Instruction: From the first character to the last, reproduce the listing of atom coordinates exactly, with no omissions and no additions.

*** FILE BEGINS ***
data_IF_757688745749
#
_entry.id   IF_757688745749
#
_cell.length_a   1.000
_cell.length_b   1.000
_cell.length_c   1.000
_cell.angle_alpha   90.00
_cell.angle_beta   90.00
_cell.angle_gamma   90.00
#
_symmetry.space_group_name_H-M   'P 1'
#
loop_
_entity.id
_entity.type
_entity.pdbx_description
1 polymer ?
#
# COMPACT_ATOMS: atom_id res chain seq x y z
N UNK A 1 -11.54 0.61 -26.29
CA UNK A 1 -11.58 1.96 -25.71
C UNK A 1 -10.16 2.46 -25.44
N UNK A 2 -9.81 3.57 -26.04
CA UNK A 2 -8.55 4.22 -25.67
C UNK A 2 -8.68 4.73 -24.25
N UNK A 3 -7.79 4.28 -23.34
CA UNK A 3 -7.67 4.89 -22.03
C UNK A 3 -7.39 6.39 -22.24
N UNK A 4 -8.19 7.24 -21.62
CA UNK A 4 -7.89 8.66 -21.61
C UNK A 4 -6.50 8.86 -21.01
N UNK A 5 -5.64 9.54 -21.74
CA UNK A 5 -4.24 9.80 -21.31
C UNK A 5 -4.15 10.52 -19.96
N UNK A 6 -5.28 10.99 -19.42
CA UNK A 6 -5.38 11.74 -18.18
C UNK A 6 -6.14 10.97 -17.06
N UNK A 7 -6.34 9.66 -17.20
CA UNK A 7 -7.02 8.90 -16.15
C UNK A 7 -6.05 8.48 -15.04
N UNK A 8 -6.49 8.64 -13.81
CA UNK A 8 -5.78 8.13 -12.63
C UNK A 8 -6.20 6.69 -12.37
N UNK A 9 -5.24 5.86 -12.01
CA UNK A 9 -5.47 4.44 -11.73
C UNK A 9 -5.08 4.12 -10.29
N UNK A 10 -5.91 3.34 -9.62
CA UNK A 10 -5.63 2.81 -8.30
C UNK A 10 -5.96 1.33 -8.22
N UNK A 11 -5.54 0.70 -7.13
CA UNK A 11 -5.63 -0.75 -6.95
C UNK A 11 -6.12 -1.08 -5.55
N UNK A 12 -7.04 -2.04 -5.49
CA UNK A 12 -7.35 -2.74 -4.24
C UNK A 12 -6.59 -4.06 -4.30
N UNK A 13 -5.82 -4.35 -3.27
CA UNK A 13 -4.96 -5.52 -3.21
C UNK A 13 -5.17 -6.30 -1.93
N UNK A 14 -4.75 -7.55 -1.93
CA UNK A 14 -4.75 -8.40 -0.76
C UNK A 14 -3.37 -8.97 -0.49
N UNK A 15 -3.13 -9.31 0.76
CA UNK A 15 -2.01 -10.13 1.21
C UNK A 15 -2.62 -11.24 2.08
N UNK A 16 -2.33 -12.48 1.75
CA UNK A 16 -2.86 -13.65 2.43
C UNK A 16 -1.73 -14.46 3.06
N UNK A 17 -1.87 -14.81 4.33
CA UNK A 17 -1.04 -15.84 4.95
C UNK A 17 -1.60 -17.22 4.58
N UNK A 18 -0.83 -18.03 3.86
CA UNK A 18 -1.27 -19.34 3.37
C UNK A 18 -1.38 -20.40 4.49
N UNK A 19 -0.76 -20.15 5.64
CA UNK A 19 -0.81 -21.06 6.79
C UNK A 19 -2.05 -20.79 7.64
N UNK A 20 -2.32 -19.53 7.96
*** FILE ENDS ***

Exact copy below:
data_IF_757688745749
#
_entry.id   IF_757688745749
#
_cell.length_a   1.000
_cell.length_b   1.000
_cell.length_c   1.000
_cell.angle_alpha   90.00
_cell.angle_beta   90.00
_cell.angle_gamma   90.00
#
_symmetry.space_group_name_H-M   'P 1'
#
loop_
_entity.id
_entity.type
_entity.pdbx_description
1 polymer ?
#
# COMPACT_ATOMS: atom_id res chain seq x y z
N UNK A 1 -11.54 0.61 -26.29
CA UNK A 1 -11.58 1.96 -25.71
C UNK A 1 -10.16 2.46 -25.44
N UNK A 2 -9.81 3.57 -26.04
CA UNK A 2 -8.55 4.22 -25.67
C UNK A 2 -8.68 4.73 -24.25
N UNK A 3 -7.79 4.28 -23.34
CA UNK A 3 -7.67 4.89 -22.03
C UNK A 3 -7.39 6.39 -22.24
N UNK A 4 -8.19 7.24 -21.62
CA UNK A 4 -7.89 8.66 -21.61
C UNK A 4 -6.50 8.86 -21.01
N UNK A 5 -5.64 9.54 -21.74
CA UNK A 5 -4.24 9.80 -21.31
C UNK A 5 -4.15 10.52 -19.96
N UNK A 6 -5.28 10.99 -19.42
CA UNK A 6 -5.38 11.74 -18.18
C UNK A 6 -6.14 10.97 -17.06
N UNK A 7 -6.34 9.66 -17.20
CA UNK A 7 -7.02 8.90 -16.15
C UNK A 7 -6.05 8.48 -15.04
N UNK A 8 -6.49 8.64 -13.81
CA UNK A 8 -5.78 8.13 -12.63
C UNK A 8 -6.20 6.69 -12.37
N UNK A 9 -5.24 5.86 -12.01
CA UNK A 9 -5.47 4.44 -11.73
C UNK A 9 -5.08 4.12 -10.29
N UNK A 10 -5.91 3.34 -9.62
CA UNK A 10 -5.63 2.81 -8.30
C UNK A 10 -5.96 1.33 -8.22
N UNK A 11 -5.54 0.70 -7.13
CA UNK A 11 -5.63 -0.75 -6.95
C UNK A 11 -6.12 -1.08 -5.55
N UNK A 12 -7.04 -2.04 -5.49
CA UNK A 12 -7.35 -2.74 -4.24
C UNK A 12 -6.59 -4.06 -4.30
N UNK A 13 -5.82 -4.35 -3.27
CA UNK A 13 -4.96 -5.52 -3.21
C UNK A 13 -5.17 -6.30 -1.93
N UNK A 14 -4.75 -7.55 -1.93
CA UNK A 14 -4.75 -8.40 -0.76
C UNK A 14 -3.37 -8.97 -0.49
N UNK A 15 -3.13 -9.31 0.76
CA UNK A 15 -2.01 -10.13 1.21
C UNK A 15 -2.62 -11.24 2.08
N UNK A 16 -2.33 -12.48 1.75
CA UNK A 16 -2.86 -13.65 2.43
C UNK A 16 -1.73 -14.46 3.06
N UNK A 17 -1.87 -14.81 4.33
CA UNK A 17 -1.04 -15.84 4.95
C UNK A 17 -1.60 -17.22 4.58
N UNK A 18 -0.83 -18.03 3.86
CA UNK A 18 -1.27 -19.34 3.37
C UNK A 18 -1.38 -20.40 4.49
N UNK A 19 -0.76 -20.15 5.64
CA UNK A 19 -0.81 -21.06 6.79
C UNK A 19 -2.05 -20.79 7.64
N UNK A 20 -2.32 -19.53 7.96